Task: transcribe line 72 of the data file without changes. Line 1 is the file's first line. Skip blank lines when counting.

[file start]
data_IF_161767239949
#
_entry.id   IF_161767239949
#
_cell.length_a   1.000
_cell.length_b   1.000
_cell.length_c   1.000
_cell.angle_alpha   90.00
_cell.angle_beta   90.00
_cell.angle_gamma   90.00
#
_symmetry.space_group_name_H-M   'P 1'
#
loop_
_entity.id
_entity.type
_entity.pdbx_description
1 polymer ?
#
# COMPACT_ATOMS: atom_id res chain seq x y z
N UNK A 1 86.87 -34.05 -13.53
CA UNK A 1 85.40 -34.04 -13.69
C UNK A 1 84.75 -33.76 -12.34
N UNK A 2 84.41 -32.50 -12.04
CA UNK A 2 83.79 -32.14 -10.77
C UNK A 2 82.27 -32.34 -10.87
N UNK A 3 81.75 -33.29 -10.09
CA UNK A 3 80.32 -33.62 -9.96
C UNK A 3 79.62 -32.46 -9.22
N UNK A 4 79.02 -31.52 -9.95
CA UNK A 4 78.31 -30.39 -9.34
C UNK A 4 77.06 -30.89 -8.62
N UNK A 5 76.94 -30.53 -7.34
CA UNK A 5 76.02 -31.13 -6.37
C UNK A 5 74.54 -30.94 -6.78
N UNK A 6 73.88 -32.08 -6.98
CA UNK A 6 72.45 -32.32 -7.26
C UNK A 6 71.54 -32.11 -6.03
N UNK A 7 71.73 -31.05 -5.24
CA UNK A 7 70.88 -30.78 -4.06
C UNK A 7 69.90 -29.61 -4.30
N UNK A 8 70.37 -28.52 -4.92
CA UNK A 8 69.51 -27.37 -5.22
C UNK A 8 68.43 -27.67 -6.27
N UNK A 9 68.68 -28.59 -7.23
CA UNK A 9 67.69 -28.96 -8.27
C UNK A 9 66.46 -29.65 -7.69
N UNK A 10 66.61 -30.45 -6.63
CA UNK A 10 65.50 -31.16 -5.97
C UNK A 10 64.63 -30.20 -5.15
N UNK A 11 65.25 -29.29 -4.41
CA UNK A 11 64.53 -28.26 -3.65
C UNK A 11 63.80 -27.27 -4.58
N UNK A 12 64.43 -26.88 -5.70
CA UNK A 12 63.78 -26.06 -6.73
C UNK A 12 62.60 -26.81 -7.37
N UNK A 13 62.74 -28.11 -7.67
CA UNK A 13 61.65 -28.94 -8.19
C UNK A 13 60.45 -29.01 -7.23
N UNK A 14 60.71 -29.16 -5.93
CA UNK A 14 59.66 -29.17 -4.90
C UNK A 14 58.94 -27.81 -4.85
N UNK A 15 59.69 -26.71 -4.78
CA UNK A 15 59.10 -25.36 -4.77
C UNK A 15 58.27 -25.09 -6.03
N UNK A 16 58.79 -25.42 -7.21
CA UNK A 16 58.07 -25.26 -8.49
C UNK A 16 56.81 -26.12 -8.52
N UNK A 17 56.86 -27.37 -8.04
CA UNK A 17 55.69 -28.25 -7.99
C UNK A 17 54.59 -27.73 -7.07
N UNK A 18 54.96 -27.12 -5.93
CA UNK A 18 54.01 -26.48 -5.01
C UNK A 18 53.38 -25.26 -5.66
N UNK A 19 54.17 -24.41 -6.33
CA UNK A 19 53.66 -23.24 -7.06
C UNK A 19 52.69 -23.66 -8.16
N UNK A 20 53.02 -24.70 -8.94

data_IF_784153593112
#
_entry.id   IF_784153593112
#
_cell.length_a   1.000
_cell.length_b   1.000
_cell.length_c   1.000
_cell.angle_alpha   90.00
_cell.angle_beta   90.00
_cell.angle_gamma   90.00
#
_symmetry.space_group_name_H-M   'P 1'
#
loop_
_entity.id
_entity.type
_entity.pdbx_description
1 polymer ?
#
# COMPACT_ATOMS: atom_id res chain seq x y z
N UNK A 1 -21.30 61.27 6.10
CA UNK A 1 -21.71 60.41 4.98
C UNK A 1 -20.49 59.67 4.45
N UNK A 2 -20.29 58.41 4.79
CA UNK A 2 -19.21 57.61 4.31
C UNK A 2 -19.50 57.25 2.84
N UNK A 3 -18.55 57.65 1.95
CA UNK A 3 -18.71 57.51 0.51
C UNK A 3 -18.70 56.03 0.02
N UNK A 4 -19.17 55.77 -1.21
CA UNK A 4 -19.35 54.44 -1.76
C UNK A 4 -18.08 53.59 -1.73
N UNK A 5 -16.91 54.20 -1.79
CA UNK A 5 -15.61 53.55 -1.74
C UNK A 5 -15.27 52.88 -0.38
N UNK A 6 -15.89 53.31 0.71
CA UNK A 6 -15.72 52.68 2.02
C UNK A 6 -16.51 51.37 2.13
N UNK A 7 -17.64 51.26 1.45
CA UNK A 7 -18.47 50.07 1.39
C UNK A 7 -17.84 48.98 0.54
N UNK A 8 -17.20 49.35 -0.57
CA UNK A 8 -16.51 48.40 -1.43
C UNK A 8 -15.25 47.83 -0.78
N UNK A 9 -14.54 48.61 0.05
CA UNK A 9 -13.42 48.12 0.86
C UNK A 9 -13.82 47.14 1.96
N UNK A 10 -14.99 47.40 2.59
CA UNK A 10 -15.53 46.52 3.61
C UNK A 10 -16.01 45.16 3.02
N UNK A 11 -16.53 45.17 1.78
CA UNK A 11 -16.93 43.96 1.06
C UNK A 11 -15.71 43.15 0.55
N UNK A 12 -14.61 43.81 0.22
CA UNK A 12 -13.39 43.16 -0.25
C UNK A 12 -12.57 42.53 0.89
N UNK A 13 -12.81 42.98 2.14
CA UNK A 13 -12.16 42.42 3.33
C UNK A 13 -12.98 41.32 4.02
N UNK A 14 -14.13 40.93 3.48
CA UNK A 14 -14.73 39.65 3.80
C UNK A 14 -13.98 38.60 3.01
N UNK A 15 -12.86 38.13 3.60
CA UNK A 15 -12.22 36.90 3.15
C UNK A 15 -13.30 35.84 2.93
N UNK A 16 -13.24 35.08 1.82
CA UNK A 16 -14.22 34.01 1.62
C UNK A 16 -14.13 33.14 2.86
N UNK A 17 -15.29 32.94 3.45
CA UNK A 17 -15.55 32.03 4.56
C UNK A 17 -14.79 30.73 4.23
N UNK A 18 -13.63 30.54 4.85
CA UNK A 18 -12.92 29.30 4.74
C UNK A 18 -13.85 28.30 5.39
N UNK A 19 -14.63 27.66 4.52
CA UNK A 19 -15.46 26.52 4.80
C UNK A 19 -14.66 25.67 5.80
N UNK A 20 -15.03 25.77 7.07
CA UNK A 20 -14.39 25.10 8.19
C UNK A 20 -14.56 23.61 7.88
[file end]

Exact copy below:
N UNK A 18 54.96 -27.12 -5.93